In addition, MOFA stressed that it already had ‘ambassadors [in charge of] international trade at work in the capitals of each country’ and had dedicated resources to clearly communicate Japan’s efforts to ensure local food safety in its efforts to remove all bans.
“Japan’s food goes through strict food monitoring, and utilizes very strict reference tests so as to be internationally comparable, and a system is set up to prevent any foods with [radioactive material] values above reference values to enter the market - [Our ambassadors are] explaining these efforts to countries/regions that maintain entry barriers and regulations,” said the ministry.
“We are also utilizing various diplomatic opportunities such as talks and international conferences, and working with the Prime Minister and MOFA Minister Toshimitsu Motegi on getting these messages through].”
Remaining countries likely hard to crack
Despite the enormous progress that has been made, MOFA and the Japanese government as a whole likely still has a long and difficult journey ahead when it comes to getting regulations relaxed in the remaining five countries.
South Korea’s ban on Fukushima seafood was initially deemed by a WTO dispute body to be ‘arbitrarily and unjustifiably discriminate against Japanese products’, and was set to be lifted in 2018, but was overturned by the WTO Appellate Body in 2019 after an appeal.
The trade restrictions have remained in place since and WTO’s move has set a precedent that likely makes it harder for such cases to easily move forward, despite Japan’s Ministry of Agriculture, Forestry and Fisheries (MAFF) emphasizing that it ‘did not acknowledge that South Korea’s measures comply with WTO rules’.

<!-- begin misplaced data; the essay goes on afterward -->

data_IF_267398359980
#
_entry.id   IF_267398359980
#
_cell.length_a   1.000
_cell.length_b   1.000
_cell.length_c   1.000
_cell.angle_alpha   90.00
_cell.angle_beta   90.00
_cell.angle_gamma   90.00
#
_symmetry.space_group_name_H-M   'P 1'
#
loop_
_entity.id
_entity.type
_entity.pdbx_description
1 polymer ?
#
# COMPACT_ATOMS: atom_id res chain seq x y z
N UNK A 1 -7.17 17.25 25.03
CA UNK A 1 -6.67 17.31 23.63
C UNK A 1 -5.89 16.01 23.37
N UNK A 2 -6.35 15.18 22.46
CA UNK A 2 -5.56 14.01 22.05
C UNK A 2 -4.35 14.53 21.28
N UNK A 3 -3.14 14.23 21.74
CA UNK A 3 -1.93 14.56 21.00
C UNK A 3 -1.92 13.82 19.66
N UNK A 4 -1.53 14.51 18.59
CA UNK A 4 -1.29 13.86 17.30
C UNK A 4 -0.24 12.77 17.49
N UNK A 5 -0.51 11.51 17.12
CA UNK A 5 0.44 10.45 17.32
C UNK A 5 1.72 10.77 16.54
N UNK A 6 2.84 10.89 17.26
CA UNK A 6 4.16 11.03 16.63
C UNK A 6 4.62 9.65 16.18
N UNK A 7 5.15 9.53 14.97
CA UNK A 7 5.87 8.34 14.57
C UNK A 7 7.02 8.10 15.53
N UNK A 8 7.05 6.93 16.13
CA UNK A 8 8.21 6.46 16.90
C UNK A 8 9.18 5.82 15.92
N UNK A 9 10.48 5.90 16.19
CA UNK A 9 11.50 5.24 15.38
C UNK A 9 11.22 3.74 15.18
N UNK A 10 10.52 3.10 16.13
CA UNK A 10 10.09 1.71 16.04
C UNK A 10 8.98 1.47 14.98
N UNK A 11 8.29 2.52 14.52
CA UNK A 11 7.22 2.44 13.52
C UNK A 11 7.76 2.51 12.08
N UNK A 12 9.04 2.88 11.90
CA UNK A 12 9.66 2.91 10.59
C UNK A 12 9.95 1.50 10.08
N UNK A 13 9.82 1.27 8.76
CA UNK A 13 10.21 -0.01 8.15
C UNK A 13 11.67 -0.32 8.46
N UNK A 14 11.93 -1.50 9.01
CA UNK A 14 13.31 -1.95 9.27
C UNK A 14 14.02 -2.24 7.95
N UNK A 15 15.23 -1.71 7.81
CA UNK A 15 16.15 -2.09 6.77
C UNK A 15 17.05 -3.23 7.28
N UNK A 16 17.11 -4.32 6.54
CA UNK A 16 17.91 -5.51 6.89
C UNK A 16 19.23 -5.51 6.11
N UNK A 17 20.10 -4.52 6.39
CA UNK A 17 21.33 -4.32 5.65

“There is no change in Japan’s position of demanding that South Korea lift all the restrictions and we will pursue this via talks with South Korea,” said the ministry in a statement.
In Taiwan, there has been adamant resistance against the import of ‘nuclear foods’, although many are claiming the motivation for this to be more political than scientific and a scheme by opposition political party Kuomintang, which submitted a referendum request in 2018 to continue the ban, to stir the waters.
Almost 40% of eligible voters at the 2018 referendum held on abolishing the ‘nuclear foods’ ban voted to continue banning these imports. This ban has also continued till date despite great risk to Taiwan’s bilateral trade ties with Japan, and it will be unlikely that any headway can be made until the political aspects to this are solved.
China on the other hand has been amicably discussing the lifting of import restrictions with Japan for several years, but till date bans have only been lifted for one food item, which is rice from Niigata prefecture.
Records published on MOFA of a conversation between the foreign ministers of both China and Japan in 2020 only included an agreement to ‘communicate closely’ on this issue, but no specific further progress.